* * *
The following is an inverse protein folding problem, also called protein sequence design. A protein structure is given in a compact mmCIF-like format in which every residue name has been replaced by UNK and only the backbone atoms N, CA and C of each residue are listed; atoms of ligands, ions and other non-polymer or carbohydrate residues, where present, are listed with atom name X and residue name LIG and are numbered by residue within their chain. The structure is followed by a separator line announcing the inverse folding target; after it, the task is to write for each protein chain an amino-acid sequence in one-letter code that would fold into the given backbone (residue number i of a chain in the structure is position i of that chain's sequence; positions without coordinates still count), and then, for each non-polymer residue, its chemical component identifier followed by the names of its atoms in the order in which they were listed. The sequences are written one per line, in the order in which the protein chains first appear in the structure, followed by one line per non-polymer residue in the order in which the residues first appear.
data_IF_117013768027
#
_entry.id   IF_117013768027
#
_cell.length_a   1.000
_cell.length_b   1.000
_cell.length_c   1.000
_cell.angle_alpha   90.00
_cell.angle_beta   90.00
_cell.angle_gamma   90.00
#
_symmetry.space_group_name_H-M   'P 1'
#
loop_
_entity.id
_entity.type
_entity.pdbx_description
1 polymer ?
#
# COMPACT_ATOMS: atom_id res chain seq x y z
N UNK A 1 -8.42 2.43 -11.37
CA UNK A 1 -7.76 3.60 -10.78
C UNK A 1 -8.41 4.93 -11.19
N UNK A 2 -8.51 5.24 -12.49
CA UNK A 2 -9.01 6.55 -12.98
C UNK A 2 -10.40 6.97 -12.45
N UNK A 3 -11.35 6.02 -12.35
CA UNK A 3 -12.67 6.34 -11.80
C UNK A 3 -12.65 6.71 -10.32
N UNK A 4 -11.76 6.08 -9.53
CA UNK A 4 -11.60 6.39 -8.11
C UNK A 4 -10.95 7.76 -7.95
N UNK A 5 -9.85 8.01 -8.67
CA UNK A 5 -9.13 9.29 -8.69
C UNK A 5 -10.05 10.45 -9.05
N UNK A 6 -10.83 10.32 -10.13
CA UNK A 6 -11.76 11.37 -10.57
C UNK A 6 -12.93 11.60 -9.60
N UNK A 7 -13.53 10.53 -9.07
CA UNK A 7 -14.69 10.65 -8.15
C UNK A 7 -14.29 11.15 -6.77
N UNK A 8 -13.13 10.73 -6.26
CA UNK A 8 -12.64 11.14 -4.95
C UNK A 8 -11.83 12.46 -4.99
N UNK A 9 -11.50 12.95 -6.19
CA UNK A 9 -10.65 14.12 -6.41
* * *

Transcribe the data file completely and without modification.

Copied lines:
The following is an inverse protein folding problem, also called protein sequence design. A protein structure is given in a compact mmCIF-like format in which every residue name has been replaced by UNK and only the backbone atoms N, CA and C of each residue are listed; atoms of ligands, ions and other non-polymer or carbohydrate residues, where present, are listed with atom name X and residue name LIG and are numbered by residue within their chain. The structure is followed by a separator line announcing the inverse folding target; after it, the task is to write for each protein chain an amino-acid sequence in one-letter code that would fold into the given backbone (residue number i of a chain in the structure is position i of that chain's sequence; positions without coordinates still count), and then, for each non-polymer residue, its chemical component identifier followed by the names of its atoms in the order in which they were listed. The sequences are written one per line, in the order in which the protein chains first appear in the structure, followed by one line per non-polymer residue in the order in which the residues first appear.
data_IF_117013768027
#
_entry.id   IF_117013768027
#
_cell.length_a   1.000
_cell.length_b   1.000
_cell.length_c   1.000
_cell.angle_alpha   90.00
_cell.angle_beta   90.00
_cell.angle_gamma   90.00
#
_symmetry.space_group_name_H-M   'P 1'
#
loop_
_entity.id
_entity.type
_entity.pdbx_description
1 polymer ?
#
# COMPACT_ATOMS: atom_id res chain seq x y z
N UNK A 1 -8.42 2.43 -11.37
CA UNK A 1 -7.76 3.60 -10.78
C UNK A 1 -8.41 4.93 -11.19
N UNK A 2 -8.51 5.24 -12.49
CA UNK A 2 -9.01 6.55 -12.98
C UNK A 2 -10.40 6.97 -12.45
N UNK A 3 -11.35 6.02 -12.35
CA UNK A 3 -12.67 6.34 -11.80
C UNK A 3 -12.65 6.71 -10.32
N UNK A 4 -11.76 6.08 -9.53
CA UNK A 4 -11.60 6.39 -8.11
C UNK A 4 -10.95 7.76 -7.95
N UNK A 5 -9.85 8.01 -8.67
CA UNK A 5 -9.13 9.29 -8.69
C UNK A 5 -10.05 10.45 -9.05
N UNK A 6 -10.83 10.32 -10.13
CA UNK A 6 -11.76 11.37 -10.57
C UNK A 6 -12.93 11.60 -9.60
N UNK A 7 -13.53 10.53 -9.07
CA UNK A 7 -14.69 10.65 -8.15
C UNK A 7 -14.29 11.15 -6.77
N UNK A 8 -13.13 10.73 -6.26
CA UNK A 8 -12.64 11.14 -4.95
C UNK A 8 -11.83 12.46 -4.99
N UNK A 9 -11.50 12.95 -6.19
CA UNK A 9 -10.65 14.12 -6.41